Global M&A markets recovery ‘developing a broader base’, reveals Allen & Overy index
The recovery in global M&A markets is developing a broader base, according to Allen & Overy’s latest M&A Index. Led by the technology, media and telecommunications (TMT) and life sciences sectors, confidence has filtered through to increasing not only volumes and valuations but the strategic drivers behind them as well.
Corporates are looking to use the cash piles they have been building up, and largely sitting on, for the past five years or more, but they are also taking a more strategic and global view of their tax exposures, through tax inversions, and the purchase of intellectual property that will drive business growth in future. These are subjects that the M&A Index looks at in more detail.
Andrew Ballheimer, co-head of Allen & Overy’s corporate practice, said: ‘M&A activity continues to recover albeit at a different pace and for different reasons in various markets and sectors. What is pleasing is that the recovery is beginning to show greater breadth across the economy, as are the reasons that executives are willing to entertain the prospect of M&A. This underlines the level of thought and analysis that companies are putting into deals before they commit.’
TMT transactions continued to power ahead in the first half of this year, with deal values up more than 100 per cent to $342bn (£200bn) across 251 deals. In telecoms, the big deals are led by two distinct trends: in-market consolidation, particularly in Europe; and a continuing tie-up between mobile operators and pay-TV companies.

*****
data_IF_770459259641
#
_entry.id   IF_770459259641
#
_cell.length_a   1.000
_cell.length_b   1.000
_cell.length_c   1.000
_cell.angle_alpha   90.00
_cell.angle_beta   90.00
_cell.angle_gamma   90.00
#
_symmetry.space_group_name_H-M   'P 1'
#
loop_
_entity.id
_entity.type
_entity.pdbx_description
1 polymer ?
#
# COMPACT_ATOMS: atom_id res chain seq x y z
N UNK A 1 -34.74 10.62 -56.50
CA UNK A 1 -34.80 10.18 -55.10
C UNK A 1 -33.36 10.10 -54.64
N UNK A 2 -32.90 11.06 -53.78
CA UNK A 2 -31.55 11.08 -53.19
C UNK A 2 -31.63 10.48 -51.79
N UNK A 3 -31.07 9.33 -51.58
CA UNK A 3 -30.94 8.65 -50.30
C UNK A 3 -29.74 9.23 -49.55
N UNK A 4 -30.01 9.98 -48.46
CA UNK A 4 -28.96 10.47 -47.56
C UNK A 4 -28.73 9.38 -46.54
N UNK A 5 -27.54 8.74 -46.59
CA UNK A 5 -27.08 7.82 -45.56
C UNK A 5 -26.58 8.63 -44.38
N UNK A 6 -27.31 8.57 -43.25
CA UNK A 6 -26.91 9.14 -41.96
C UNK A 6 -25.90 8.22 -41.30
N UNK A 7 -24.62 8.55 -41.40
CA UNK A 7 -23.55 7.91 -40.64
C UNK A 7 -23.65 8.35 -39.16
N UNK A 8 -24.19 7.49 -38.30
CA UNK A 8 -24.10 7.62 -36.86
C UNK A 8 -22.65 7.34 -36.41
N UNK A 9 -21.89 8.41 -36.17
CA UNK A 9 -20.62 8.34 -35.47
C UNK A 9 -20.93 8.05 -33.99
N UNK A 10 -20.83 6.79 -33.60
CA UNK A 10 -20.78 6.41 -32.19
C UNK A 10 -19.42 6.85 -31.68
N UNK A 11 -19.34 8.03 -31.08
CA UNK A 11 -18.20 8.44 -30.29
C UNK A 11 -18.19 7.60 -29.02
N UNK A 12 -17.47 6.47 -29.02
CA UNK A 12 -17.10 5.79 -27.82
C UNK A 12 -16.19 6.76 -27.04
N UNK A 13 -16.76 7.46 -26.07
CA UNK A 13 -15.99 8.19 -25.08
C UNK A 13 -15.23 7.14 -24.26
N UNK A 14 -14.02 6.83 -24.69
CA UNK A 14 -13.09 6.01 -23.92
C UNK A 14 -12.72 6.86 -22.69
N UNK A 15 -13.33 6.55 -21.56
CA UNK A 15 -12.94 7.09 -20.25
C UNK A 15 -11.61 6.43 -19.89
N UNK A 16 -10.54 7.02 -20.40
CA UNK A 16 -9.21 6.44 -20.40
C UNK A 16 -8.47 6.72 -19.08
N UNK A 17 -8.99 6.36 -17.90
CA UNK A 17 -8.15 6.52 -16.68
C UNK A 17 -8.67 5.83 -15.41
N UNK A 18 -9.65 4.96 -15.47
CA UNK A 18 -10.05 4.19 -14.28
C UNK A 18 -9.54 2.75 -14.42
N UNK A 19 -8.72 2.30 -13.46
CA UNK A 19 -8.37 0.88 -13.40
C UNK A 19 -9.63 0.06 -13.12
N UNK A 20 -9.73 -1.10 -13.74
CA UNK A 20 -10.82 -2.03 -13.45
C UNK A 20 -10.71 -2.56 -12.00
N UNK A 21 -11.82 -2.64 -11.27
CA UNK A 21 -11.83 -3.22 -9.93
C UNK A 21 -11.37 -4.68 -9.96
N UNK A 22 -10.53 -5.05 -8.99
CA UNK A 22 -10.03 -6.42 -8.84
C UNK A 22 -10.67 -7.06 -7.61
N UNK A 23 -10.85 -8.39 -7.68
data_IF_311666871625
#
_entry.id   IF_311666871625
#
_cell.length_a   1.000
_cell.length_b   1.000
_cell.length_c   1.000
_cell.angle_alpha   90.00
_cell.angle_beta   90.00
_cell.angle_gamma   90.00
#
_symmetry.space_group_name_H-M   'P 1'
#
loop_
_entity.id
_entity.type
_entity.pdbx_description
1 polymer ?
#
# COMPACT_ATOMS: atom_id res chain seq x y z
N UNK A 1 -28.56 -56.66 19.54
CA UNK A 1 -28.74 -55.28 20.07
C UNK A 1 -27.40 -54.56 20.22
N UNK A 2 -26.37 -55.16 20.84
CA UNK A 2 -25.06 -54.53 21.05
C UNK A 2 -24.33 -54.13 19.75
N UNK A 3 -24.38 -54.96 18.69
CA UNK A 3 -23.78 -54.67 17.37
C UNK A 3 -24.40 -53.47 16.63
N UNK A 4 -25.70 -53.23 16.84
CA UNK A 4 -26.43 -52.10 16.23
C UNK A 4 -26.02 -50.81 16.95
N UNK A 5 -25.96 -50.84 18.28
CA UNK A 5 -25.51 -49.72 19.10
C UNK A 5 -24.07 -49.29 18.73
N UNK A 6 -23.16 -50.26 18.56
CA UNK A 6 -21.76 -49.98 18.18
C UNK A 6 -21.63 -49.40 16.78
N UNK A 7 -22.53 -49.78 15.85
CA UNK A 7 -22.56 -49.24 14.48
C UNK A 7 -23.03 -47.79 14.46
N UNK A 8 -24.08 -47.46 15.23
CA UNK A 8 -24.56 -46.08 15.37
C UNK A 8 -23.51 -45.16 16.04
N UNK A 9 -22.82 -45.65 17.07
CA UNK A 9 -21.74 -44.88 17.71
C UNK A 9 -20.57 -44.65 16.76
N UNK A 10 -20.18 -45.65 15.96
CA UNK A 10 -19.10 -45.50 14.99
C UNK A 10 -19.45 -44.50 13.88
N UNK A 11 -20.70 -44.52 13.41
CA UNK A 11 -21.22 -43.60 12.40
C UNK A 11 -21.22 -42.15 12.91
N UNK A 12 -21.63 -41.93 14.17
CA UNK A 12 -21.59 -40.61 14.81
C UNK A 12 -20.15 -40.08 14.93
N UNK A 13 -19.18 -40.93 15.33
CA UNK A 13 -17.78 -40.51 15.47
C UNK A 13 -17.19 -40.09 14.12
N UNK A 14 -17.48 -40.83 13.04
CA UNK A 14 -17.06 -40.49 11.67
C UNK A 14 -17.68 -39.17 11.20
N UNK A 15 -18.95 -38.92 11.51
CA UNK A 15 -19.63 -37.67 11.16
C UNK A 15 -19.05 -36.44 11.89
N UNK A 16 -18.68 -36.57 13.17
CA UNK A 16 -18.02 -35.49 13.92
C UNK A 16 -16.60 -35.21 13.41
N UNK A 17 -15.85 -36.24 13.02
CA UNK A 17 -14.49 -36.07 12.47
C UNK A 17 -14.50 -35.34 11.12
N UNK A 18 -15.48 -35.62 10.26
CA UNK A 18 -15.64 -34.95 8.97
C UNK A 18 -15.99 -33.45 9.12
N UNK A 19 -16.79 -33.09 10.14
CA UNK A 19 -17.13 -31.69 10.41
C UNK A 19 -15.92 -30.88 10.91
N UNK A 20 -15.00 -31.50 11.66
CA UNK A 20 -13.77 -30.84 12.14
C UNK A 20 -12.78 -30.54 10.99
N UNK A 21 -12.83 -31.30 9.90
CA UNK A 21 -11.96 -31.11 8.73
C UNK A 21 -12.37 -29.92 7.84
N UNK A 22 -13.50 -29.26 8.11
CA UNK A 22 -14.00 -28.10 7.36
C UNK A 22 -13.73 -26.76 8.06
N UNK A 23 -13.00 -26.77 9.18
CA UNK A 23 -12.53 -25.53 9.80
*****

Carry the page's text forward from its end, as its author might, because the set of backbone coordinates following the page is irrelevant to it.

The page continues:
Activity in the tech and media sector is driven by companies looking to bolster their existing business and look for new avenues of growth, such as Apple’s $3bn acquisition of Beats Electronic.
The other dominant force in the market, life sciences, has seen deal values climb to $198bn — $130.9bn of which came in the second quarter alone — levels not seen since the first quarter of 2009. Tax inversions have been a significant driver behind this renewed activity, but not the only one. Big pharma companies also continue to sell off non-core businesses to bring sharper strategic focus to their businesses.
Nowhere is the point on improving valuations more starkly demonstrated than in the private equity space, driven by a return of trade buyers who are now willing to spend to secure the assets they desire. In the US alone, the number of deals has nearly doubled, but the average deal value has climbed by 40 per cent from $678m to $954m. Meanwhile, in Europe, the number of deals has remained flat at 42 in the first half of this year as last, but the average deal value has climbed from $309m to $1.07bn. While exits remain the primary driver of activity in the private equity space, the returns being generated from those exits is improving markedly.
Megadeals have also been a notable feature of the first half of the year with 42 deals worth more than $5bn compared with just 27 deals for the same period last year.
One sector that remains subdued, however, is financial services where continuing regulatory concerns and efforts to restructure are dampening deal activity with $97bn from 164 deals, compared with $106bn from 140 deals for the same period last year.
News from The Lawyer
Analysis from The Lawyer
At the time of its launch Accutrainee was described as a revolutionary change to the training model. Has it proved to be so? Not really.
Shearman & Sterling is making its presence felt in the City, squaring up to magic circle firms and looking to muscle in on key relationships. Private equity house Bridgepoint is one outfit that has had its head turned by the US firm.